Written by Rachel Nall | Published on November 11, 2013
Medically Reviewed by George Krucik, MD, MBA on November 11, 2013

What Is Atenolol?

Generic Name: atenolol
Brand Name: Tenormin, Tenoretic (a combination of atenolol and chlorthalidone)

Atenolol belongs to a group of medications known as beta blockers. These medications improve blood flow and lower blood pressure. Atenolol is often prescribed with other blood pressure-reducing medications, such as thiazide diuretics (FDA, 2011).

Read the FDA description of Atenolol.

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What Does Atenolol Do?

Beta blockers are also called beta-adrenergic blocking agents. This means that atenolol blocks the action of the stress hormone epinephrine, which is also known as adrenaline. Epinephrine increases the body’s heart rate, raises blood pressure, and affects the body’s immune system response (Mayo Clinic, 2013).

Doctors prescribe atenolol to achieve one or more of the following effects: reduce a patient’s heart rate and cardiac output; reduce systolic and diastolic blood pressure (the top and bottom numbers of a blood pressure reading, respectively); and reduce orthostatic tachycardia, or the speed up of the heart rate when changing position from seated to standing or vice versa.

This information is a summary. Before starting this medication, discuss questions with your healthcare provider and make sure you understand dosage instructions.

What Should I Tell My Doctor Before Starting Atenolol?

Tell your doctor if you:

  • have a heart block that is greater than first degree
  • are breastfeeding
  • are pregnant or could possibly be pregnant: atenolol can cross the placental barrier and cause fetal injury, including the birth of infants that are small for gestational age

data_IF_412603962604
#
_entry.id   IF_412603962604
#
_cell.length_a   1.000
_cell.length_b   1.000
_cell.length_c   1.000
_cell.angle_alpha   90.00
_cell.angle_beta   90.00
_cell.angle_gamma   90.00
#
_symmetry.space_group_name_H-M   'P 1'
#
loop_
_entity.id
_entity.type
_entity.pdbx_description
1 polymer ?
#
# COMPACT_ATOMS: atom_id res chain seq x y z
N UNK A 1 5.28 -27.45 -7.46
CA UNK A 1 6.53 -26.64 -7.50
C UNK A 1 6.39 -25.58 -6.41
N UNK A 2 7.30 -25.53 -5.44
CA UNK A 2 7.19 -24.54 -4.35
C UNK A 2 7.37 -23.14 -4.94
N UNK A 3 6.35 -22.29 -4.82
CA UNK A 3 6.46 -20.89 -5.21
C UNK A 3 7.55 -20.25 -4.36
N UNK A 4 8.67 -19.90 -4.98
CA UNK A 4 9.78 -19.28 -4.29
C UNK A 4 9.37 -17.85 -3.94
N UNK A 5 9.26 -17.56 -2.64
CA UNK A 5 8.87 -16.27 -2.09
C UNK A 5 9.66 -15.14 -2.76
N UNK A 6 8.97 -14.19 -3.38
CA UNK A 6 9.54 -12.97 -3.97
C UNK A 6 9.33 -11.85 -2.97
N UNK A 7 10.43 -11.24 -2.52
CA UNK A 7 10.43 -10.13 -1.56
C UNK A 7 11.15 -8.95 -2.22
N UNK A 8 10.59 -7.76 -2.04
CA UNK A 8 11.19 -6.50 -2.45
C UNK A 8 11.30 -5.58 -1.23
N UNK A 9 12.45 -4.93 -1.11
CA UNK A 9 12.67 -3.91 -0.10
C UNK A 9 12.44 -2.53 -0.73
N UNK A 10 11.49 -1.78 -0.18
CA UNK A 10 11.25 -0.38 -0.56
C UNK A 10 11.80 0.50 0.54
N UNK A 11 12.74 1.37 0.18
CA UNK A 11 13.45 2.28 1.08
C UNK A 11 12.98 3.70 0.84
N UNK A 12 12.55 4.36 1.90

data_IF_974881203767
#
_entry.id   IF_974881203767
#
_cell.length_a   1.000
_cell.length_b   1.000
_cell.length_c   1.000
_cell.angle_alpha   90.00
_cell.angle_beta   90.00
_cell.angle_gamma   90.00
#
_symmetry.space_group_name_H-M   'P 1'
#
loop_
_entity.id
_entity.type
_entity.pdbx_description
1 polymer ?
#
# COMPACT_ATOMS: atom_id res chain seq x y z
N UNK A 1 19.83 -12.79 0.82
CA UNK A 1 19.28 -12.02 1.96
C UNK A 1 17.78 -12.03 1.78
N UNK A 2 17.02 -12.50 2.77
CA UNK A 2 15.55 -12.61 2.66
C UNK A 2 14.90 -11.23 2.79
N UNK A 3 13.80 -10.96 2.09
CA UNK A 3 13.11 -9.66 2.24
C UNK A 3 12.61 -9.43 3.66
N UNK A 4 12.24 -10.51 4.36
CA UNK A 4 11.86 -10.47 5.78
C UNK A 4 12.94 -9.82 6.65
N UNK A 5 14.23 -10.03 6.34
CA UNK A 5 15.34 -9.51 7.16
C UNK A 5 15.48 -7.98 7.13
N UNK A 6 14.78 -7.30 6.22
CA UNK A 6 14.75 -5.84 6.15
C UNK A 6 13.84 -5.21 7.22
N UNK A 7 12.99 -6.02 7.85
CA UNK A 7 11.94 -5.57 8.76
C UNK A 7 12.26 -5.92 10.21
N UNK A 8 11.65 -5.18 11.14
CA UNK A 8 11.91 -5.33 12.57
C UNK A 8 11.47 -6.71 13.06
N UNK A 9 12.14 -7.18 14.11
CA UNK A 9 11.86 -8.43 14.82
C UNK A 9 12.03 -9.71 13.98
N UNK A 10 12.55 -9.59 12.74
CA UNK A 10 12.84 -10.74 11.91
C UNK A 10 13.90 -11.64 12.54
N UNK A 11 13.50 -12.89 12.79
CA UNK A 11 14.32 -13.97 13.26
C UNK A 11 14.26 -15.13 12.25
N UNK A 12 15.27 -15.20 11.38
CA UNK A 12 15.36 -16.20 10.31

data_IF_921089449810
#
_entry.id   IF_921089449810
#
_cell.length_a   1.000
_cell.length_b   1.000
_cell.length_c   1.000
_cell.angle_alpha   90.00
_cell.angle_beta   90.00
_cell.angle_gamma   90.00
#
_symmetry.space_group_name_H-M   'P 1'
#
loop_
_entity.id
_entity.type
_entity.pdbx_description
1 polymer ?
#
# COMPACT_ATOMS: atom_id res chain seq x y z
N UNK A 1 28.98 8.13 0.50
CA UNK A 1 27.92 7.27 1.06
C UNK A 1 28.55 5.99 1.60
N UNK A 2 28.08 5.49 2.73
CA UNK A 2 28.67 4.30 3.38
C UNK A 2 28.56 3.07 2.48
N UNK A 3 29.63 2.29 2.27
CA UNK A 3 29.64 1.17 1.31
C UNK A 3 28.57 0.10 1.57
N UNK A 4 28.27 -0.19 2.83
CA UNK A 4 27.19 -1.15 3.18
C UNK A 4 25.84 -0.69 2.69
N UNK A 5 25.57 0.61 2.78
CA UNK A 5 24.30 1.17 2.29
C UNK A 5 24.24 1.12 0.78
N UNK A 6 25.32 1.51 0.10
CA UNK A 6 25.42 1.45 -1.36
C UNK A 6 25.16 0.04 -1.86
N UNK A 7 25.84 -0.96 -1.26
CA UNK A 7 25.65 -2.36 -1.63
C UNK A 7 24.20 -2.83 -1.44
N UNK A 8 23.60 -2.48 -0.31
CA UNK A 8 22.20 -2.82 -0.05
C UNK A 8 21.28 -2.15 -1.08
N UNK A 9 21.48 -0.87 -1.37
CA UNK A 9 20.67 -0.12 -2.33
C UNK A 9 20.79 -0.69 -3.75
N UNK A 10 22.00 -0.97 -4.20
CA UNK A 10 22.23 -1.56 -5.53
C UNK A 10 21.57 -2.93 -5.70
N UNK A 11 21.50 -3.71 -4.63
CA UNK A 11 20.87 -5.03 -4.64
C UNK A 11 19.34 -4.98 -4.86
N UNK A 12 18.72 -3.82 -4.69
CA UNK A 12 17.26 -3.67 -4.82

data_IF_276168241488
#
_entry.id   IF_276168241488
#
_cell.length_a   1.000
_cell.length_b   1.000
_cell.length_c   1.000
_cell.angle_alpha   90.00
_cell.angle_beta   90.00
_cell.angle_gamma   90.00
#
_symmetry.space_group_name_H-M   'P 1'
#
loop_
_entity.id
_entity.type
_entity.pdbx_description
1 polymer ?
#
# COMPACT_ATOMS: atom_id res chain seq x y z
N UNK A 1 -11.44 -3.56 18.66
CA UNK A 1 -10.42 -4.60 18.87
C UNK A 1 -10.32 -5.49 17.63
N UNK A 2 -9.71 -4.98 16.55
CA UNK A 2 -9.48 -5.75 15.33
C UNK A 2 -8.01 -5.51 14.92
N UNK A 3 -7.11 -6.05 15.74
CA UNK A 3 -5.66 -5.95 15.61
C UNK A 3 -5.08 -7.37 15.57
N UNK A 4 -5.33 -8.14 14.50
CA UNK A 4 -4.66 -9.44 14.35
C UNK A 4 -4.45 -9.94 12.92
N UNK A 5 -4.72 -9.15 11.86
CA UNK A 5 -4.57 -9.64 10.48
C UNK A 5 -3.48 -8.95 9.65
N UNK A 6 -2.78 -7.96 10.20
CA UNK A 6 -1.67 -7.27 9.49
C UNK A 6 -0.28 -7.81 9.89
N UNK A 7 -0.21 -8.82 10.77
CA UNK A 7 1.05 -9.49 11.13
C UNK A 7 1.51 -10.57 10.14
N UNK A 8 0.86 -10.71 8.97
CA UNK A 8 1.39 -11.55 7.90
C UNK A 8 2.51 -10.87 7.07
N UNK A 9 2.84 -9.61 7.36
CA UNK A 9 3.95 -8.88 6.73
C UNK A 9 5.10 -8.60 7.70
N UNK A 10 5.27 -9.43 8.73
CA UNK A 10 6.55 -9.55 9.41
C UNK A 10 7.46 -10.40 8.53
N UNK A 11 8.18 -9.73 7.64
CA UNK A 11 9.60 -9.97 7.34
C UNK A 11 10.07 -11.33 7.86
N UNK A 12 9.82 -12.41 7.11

• have asthma
  • have cardiogenic shock
  • have diabetes
  • have hyperthyroidism
  • have overt (symptomatic) cardiac failure: beta blockers like atenolol can depress the cardiac muscle’s ability to contract, which can lead to worsening heart failure
  • have renal conditions or impairment
  • have sinus bradycardia, a heart rhythm of less than 60 beats per minute that originates in the heart’s sinus node
  • have untreated pheochromocytoma

What Medications May Interact with Atenolol?

Always tell your physician about any prescription medications or herbal remedies you are taking.

Medications that can adversely interact with Atenolol include:

  • amiodarone (Cordarone)
  • calcium channel blockers, such as bepridil (Vascor)
  • clonidine (Catapres, Kapvay, or Nexiclon)
  • digitalis glycosides, such as digoxin or digitoxin (Lanoxine, Digitaline, Novo-Digoxin
  • disopyramide (Norpace, Rythmodan)
  • prostaglandin synthase inhibiting drugs, such as indomethacin (USAN)

Possible Side Effects of Atenolol

The following are severe and emergent side effects of these medications. Contact your medical provider immediately if you experience the following:

  • depression
  • a large, red rash
  • swelling of the hands, feet and ankles
  • symptoms associated with severe allergic reaction, such as fever and difficulty breathing
  • unusual weight gain

The following side effects may occur, but do not usually represent an emergency. Discuss with your doctor or healthcare professional if they continue or are bothersome.

  • cold hands
  • constipation
  • diarrhea
  • dizziness
  • headache
  • reduced sex drive
  • shortness of breath
  • unexplained fatigue

This list may not describe all possible side effects. Call your doctor or healthcare provider for advice about side effects. You may report side effects to the FDA at 1-800-FDA-1088.

Where Should I Keep Atenolol?

Atenolol should be stored at room temperature—somewhere between 68 degrees and 77 degrees Fahrenheit or 20 degrees to 25 degrees Celsius. Keep the medication tightly closed and in a light-resistant container.

Remember, keep this and all other medicines out of the reach of children, never share your medicines with others, and use this medication only for the indication prescribed.

FDA WARNING: Atenolol carries a black box warning (meaning the medication has potentially lethal side effects) for its potential to cause chest pain exacerbation in patients with coronary artery disease, myocardial infarction, or ventricular arrhythmias when the medication is suddenly discontinued. Do not stop taking your medication unless your doctor instructs you to do so.

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Show Sources

●      Atenolol. (2010, July 1). MedlinePlus. Retrieved October 26, 2013, from
●      Atenolol. (July 2011). U.S. Food and Drug Administration. Retrieved October 26, 2013, from
●      Beta Blockers. (2010, December 16). Mayo Clinic. Retrieved October 26, 2013, from
●      Chronic Stress Puts Your Health at Risk. (2013, July 11). Mayo Clinic. Retrieved October 26, 2013, from

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